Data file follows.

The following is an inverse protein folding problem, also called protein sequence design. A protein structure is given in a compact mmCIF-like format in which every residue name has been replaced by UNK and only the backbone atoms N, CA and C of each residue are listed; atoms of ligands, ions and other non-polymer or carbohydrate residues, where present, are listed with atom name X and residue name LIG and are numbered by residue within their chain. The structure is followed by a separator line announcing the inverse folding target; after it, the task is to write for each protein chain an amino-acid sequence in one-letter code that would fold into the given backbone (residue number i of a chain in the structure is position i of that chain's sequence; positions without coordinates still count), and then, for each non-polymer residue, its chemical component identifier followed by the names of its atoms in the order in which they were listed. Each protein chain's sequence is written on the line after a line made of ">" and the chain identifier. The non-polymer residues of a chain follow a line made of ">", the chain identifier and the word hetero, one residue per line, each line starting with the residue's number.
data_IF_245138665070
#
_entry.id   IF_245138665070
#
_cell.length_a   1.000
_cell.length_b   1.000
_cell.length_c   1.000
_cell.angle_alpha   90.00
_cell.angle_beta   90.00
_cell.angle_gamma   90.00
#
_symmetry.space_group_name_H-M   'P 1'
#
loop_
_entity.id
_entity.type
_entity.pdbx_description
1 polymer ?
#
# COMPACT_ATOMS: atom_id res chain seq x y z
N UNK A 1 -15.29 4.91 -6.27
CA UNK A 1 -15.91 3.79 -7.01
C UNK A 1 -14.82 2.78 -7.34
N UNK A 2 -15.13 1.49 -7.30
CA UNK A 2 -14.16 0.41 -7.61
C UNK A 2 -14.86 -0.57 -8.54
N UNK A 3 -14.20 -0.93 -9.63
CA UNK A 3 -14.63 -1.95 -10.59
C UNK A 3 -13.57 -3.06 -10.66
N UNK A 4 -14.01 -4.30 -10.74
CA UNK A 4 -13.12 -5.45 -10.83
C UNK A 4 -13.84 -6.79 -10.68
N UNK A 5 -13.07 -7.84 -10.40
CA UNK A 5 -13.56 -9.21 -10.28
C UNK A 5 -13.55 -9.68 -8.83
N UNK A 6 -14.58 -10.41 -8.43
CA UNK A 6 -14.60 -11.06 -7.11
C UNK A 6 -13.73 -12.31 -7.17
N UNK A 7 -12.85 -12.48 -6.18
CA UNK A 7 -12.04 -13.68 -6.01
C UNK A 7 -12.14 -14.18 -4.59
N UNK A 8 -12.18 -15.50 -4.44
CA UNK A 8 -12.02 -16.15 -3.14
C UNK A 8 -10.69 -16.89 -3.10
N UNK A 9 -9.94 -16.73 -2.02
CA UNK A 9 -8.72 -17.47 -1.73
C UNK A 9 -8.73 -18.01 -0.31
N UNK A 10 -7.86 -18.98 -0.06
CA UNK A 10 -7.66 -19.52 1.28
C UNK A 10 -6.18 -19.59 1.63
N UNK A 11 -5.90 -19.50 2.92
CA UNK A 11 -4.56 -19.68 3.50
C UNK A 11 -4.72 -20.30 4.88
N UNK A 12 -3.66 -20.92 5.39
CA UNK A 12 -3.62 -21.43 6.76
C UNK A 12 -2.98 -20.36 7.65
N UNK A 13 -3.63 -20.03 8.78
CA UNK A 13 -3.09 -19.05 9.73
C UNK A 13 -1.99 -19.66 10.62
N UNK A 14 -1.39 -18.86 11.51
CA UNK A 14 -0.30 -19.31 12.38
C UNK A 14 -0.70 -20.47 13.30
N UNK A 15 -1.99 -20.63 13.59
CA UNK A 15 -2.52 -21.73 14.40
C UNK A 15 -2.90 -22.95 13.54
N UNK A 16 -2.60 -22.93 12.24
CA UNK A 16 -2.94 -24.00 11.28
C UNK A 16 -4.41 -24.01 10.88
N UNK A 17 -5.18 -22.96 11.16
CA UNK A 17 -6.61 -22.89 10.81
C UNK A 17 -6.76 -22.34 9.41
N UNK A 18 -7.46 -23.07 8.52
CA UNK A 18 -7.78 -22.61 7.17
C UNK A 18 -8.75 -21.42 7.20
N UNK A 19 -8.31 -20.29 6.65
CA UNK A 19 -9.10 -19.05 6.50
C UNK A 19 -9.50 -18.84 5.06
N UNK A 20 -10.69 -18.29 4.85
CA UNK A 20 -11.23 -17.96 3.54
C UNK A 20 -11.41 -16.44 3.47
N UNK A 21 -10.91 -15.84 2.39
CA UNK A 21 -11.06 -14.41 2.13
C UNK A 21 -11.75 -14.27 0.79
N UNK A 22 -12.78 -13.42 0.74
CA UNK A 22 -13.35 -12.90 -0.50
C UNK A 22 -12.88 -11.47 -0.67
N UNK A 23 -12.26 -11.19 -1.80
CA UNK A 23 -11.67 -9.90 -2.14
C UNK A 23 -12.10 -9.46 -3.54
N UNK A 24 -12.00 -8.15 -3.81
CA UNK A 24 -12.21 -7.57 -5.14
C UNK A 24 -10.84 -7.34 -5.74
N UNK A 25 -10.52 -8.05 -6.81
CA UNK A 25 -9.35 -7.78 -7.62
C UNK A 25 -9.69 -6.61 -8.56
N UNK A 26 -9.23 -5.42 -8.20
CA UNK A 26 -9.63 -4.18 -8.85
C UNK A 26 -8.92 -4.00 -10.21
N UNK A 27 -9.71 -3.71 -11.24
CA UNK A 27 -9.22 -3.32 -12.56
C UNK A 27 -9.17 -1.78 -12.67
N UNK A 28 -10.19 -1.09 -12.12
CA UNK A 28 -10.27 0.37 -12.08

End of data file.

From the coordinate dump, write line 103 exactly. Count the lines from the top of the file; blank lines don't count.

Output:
N UNK A 28 -10.19 -1.09 -12.12